Despite these losses, the increased delivery of potassium to the ECF from the intracellular space usually causes the serum concentration of potassium to be normal and, in some cases, high. This regular concentration of the ECF potassium creates the illusion of normalcy, despite the fact that total body potassium stores are almost always low.

This concept becomes important in understanding the risk of potentially devastating hypokalemia in treating DKA. Insulin administration causes a rapid shift of potassium out of the ECF and into the cells. In addition, fluid resuscitation can be expected to cause a dilutional decrease in serum potassium concentration.

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For this reason, the ADA recommendations encompass a three-tiered approach to potassium regulation during fluid and insulin therapy for DKA:

Patients with a serum potassium concentration >5.2 mEq/L should receive insulin and IV fluid without potassium, but the level should be checked every two hours.3

Patients with a serum potassium concentration between 3.3 and 5.2 mEq/L should have 20-30 mEq of potassium added to each liter of IV fluid with a goal to maintain a level of 4.0-5.0 mEq/L.3 The addition of potassium to the infusion should be delayed until urine output has been established.

Patients with a serum potassium concentration <3.3 mEq/L should receive 20.0-30.0 mEq/hr of potassium until the concentration exceeds 3.3 mEq/L. These patients should not receive IV insulin until the serum potassium concentration is >3.3.3

Other electrolytes. Sodium: Sodium concentration may vary. Both sodium and water are lost during osmotic diuresis; however, water tends to be lost in a proportionally greater amount. As the patient becomes dehydrated, this increases the serum sodium concentration.1

On the other hand, increased serum osmolality draws water out of the cells, which dilutes the sodium and lowers the concentration.5 The sodium and water are replaced with fluid resuscitation.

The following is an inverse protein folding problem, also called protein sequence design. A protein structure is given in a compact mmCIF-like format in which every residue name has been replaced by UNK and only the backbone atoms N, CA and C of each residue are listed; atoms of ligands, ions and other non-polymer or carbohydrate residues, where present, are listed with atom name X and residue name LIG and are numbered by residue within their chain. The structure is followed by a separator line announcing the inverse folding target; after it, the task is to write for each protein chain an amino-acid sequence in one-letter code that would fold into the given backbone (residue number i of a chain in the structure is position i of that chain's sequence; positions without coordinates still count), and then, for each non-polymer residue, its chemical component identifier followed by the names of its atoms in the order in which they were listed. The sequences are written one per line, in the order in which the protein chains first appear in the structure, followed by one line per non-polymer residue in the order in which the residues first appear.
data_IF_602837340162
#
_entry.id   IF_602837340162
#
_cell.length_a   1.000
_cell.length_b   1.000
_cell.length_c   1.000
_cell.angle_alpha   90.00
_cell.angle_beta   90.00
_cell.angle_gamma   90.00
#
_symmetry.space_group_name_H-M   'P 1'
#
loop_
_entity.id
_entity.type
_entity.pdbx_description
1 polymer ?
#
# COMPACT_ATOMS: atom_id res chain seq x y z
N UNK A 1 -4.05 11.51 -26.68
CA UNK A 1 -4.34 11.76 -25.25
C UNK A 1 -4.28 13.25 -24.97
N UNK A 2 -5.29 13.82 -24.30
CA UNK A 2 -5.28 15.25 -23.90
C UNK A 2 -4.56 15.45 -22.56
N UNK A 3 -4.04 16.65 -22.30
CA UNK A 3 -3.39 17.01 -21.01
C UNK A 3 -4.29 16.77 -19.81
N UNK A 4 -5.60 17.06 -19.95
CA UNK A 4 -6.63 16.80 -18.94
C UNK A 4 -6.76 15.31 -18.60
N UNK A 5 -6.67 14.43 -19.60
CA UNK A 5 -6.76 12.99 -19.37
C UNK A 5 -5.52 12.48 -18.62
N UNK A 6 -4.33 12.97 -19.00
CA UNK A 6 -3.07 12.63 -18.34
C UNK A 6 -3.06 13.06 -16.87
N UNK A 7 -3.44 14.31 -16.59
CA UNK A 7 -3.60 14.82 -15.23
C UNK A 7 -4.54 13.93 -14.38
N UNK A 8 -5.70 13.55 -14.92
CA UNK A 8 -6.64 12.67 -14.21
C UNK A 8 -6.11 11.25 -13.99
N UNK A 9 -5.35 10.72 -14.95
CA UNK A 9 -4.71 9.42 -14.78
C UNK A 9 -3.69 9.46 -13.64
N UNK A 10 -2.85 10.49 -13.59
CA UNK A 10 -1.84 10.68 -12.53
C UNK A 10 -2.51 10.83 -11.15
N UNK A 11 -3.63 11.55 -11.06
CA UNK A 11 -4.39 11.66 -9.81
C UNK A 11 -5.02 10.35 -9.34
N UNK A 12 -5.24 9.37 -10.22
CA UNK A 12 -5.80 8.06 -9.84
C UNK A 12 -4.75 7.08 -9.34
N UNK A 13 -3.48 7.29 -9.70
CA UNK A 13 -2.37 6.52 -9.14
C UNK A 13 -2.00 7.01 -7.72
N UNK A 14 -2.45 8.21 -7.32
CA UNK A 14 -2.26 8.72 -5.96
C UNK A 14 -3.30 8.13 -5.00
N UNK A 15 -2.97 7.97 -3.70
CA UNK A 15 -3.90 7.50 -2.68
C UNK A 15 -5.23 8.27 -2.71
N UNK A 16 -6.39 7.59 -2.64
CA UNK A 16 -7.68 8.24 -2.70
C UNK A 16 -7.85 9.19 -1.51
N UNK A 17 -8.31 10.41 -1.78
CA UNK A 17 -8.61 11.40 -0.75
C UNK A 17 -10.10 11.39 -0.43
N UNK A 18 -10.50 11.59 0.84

Phosphate: Phosphate is the most abundant intracellular anion. Like potassium, it is present in small concentrations in the ECF, and its concentration decreases with insulin therapy. However, phosphate concentration is most important inside the cell, where it is involved in energy management and cell membrane maintenance. In DKA, phosphate replacement has not been shown to improve outcomes.3

Because IV phosphate replacement may induce hypocalcemia and hypomagnesemia,5 therapy should be limited to patients with serum concentrations <1.0 mg/dL or such complications associated with severe muscle weakness or cell membrane instability as cardiac compromise, respiratory depression and hemolytic anemia.

When given, 20.0-30.0 mEq/L is added to IV fluids, usually in the form of potassium phosphate, to replace some of the potassium chloride being administered.3

Magnesium: Stored primarily in and on the bone and not hormonally regulated, magnesium may also be depleted due to renal excretion during osmotic diuresis. Levels should be checked and losses replaced.

Bicarbonate: It is tempting, in a case of metabolic acidosis with low bicarbonate, to try to increase both the pH and the bicarbonate level by administering sodium bicarbonate, but no evidence exists to suggest that this improves outcomes. Furthermore, sodium bicarbonate administration may cause physiologic deterioration,3 including hypokalemia attributable to intracellular potassium shift, worsened cerebral acidosis (theoretically caused by decreased respiratory compensation), decreased tissue oxygen uptake and cerebral edema.

The ADA does recommend bicarbonate replacement therapy for patients with a pH <6.9, as this level results in a multitude of deleterious vascular defects. Bicarbonate should be given as 100 mmol (2 amps) in 400 mL H2O with 20.0 mEq potassium chloride over two hours. Repeat this therapy until the pH is >7.0.3